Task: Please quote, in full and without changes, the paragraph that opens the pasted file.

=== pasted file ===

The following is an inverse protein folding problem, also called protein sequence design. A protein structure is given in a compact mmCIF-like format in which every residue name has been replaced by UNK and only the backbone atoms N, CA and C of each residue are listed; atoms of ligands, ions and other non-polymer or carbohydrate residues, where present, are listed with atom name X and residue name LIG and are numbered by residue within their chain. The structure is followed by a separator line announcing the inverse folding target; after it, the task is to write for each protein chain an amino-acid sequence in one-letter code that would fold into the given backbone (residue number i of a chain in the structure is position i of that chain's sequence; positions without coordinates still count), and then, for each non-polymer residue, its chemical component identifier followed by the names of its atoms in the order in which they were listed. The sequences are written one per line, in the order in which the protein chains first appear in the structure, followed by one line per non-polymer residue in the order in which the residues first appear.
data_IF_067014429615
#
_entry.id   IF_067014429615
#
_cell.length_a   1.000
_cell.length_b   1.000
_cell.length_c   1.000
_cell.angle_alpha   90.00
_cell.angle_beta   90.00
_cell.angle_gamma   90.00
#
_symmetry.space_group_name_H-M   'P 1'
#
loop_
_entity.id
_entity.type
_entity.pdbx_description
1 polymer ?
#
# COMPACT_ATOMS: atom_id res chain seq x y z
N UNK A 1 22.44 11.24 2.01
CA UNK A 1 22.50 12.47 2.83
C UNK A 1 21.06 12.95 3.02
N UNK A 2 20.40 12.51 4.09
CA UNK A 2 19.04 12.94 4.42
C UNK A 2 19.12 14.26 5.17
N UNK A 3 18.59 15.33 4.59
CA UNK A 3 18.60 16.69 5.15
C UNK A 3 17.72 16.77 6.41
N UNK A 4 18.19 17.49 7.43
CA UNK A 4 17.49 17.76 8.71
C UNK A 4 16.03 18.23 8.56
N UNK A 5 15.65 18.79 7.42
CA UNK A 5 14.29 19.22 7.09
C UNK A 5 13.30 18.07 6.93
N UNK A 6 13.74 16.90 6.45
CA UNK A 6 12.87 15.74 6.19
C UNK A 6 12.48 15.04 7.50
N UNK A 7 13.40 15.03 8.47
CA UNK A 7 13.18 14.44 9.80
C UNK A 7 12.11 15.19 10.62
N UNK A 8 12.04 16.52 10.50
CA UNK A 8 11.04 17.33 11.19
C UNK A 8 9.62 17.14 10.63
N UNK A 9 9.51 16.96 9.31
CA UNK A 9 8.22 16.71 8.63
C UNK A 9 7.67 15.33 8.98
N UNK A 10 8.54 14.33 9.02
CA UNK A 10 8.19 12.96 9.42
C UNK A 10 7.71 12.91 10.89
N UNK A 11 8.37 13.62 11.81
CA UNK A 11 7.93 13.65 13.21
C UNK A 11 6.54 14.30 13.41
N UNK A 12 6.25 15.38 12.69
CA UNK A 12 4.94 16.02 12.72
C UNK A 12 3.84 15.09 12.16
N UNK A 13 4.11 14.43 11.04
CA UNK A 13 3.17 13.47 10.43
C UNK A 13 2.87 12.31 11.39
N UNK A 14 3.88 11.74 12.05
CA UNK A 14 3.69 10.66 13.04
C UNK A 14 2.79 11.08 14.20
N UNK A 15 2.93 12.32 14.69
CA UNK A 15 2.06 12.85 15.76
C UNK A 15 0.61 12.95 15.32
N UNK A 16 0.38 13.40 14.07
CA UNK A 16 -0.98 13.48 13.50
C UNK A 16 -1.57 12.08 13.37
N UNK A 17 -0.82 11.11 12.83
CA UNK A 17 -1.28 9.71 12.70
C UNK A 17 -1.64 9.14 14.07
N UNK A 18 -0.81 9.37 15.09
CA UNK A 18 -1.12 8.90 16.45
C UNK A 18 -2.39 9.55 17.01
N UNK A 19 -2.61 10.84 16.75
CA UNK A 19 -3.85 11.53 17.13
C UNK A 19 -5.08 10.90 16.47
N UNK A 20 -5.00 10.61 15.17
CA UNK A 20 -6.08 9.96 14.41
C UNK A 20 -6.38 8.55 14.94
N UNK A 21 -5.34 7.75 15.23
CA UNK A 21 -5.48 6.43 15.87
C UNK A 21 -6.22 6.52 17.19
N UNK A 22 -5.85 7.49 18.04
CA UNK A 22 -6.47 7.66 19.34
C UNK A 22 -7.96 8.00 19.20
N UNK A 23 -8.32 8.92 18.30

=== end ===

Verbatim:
The following is an inverse protein folding problem, also called protein sequence design. A protein structure is given in a compact mmCIF-like format in which every residue name has been replaced by UNK and only the backbone atoms N, CA and C of each residue are listed; atoms of ligands, ions and other non-polymer or carbohydrate residues, where present, are listed with atom name X and residue name LIG and are numbered by residue within their chain. The structure is followed by a separator line announcing the inverse folding target; after it, the task is to write for each protein chain an amino-acid sequence in one-letter code that would fold into the given backbone (residue number i of a chain in the structure is position i of that chain's sequence; positions without coordinates still count), and then, for each non-polymer residue, its chemical component identifier followed by the names of its atoms in the order in which they were listed. The sequences are written one per line, in the order in which the protein chains first appear in the structure, followed by one line per non-polymer residue in the order in which the residues first appear.